4. Generally, look to prioritize the devices you'll need the fastest connection on.

  5. Save the settings and give it a shot.

Extend coverage with a Wi-Fi extender

  1. You can purchase a Wi-Fi extender to widen your internet connection coverage at the cost of slower speeds.

    Netgear Wifi Exnender EaxSource: Netgear

  2. The setup process varies a lot between different Wi-Fi extenders, but usually requires you to plug it into a power outlet first.

  3. From there, many require you to connect to it via a computer or mobile device and open a browser and a specific URL or an app.

    Netgear Wifi Extender SignalSource: Netgear

  4. In the browser or app, you'll need to run through the setup process to get the Wi-Fi extender working.

  5. Once you're done, you'll be able to boost your Wi-Fi signal further into your home or building.

Upgrade your router's firmware

  1. To upgrade your router's firmware (which is always important to do), head to the manufacturer's website.

  2. On the website, look for your specific model.

    AmpliFi HDSource: Windows Central

  3. Once you find it, look for a "support" or "downloads" page and then "firmware."

  4. Download the firmware.

  5. Unzip it if needed.

  6. Open a browser and visit your router's unique IP address to get to its settings page.

    Tp Link Login Router SettingsSource: Windows Central

  7. Look for the firmware upgrade setting in areas like "system tools," "advanced settings," or "administrative settings". This varies per router.

  8. When you find it, hit browse and locate the firmware file you downloaded.

    Tp Link Firmware Upgrade SettingSource: Windows Central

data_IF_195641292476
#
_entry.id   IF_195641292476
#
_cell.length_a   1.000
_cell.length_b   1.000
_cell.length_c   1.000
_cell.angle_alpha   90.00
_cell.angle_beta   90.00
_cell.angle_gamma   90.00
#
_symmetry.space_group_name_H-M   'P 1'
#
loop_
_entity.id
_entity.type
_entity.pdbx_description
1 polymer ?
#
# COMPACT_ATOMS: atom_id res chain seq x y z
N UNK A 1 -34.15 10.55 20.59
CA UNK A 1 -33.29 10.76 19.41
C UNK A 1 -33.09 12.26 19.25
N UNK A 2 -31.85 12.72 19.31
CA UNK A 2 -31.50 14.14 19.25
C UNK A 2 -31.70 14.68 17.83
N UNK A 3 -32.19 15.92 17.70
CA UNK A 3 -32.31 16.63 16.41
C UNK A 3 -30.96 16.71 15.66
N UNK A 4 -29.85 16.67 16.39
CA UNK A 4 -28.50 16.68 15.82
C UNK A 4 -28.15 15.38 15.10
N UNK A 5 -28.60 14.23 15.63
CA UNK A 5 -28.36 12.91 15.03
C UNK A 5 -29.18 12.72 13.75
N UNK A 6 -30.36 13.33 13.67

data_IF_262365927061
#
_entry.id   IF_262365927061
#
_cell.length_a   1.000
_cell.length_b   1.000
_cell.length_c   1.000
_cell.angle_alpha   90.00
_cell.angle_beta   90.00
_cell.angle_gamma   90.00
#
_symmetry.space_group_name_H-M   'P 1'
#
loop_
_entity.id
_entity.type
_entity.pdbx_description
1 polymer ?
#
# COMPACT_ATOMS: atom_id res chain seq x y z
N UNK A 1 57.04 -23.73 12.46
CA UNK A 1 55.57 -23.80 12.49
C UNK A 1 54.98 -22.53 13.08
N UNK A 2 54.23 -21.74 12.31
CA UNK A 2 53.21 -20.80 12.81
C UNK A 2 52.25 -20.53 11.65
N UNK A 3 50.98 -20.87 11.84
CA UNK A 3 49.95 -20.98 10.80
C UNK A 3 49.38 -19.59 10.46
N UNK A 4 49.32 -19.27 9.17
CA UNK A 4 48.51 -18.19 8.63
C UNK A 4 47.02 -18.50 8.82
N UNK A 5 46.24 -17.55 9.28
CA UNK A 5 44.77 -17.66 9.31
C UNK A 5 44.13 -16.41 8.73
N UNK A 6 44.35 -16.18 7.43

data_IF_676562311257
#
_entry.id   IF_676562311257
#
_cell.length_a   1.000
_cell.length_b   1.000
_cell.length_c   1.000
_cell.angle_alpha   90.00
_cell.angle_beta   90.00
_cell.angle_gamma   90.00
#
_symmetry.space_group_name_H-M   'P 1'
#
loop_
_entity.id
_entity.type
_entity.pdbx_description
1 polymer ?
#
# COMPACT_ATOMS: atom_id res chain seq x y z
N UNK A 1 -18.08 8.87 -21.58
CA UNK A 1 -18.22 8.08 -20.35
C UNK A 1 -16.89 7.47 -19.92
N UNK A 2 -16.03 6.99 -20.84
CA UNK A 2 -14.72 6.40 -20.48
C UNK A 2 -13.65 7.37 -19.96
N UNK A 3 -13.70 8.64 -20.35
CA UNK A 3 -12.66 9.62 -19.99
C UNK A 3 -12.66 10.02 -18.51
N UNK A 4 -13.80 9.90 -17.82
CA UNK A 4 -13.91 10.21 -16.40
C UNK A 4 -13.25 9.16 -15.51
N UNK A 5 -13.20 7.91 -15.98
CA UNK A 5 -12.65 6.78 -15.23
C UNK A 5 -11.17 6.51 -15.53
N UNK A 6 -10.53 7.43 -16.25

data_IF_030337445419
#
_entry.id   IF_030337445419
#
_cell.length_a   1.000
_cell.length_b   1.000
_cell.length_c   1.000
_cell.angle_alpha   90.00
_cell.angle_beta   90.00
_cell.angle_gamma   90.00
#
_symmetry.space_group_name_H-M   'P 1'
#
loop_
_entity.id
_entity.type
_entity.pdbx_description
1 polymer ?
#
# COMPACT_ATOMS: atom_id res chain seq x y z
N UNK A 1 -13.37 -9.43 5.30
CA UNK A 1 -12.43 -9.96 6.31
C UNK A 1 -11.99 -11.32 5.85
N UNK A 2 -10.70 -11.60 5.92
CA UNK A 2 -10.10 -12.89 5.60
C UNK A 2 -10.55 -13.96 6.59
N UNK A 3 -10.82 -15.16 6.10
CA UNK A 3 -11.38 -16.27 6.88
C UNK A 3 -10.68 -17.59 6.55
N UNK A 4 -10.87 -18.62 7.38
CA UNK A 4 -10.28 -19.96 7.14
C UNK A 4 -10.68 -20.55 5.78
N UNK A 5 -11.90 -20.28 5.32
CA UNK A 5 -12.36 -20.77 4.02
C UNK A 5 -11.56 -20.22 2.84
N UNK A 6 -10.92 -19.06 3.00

9. Hit the update button and let the router do its thing.

  10. The router might need to reboot.

  11. Grab a device and see whether the firmware update was able to boost your Wi-Fi signal or not.

With these tweaks, you should see a boost in your Wi-Fi signal. Whether it's general coverage or throughput, your router's options can suit your needs. Plus, knowing how to enable and change settings like which band you're using or which channel you're using can help you in the future if you end up deciding to upgrade. It's always important to understand a little bit about how your router works. That knowledge can go a long way, and keep your latest devices running fast.

Our top equipment picks

Powerful Wi-Fi extender

Tp Link Re220 Wifi Extender Reco

TP-Link RE220 Wi-Fi Extender

This Wi-Fi extender has a simple setup and covers a wide area

The TP-Link RE220 Wi-Fi extender is a super affordable way to extend out your Wi-Fi signal and maintain pretty fast speeds.

TP-Link's RE220 Wi-Fi extender makes your job easier when you can't seem to get your Wi-Fi signal throughout your home or building. It has a super easy setup and gives out a strong signal boost to your devices. It's also able to maintain a good speed when most extenders will cause a lot to be left behind. On top of that, it has one LAN port if you need to connect a wired device.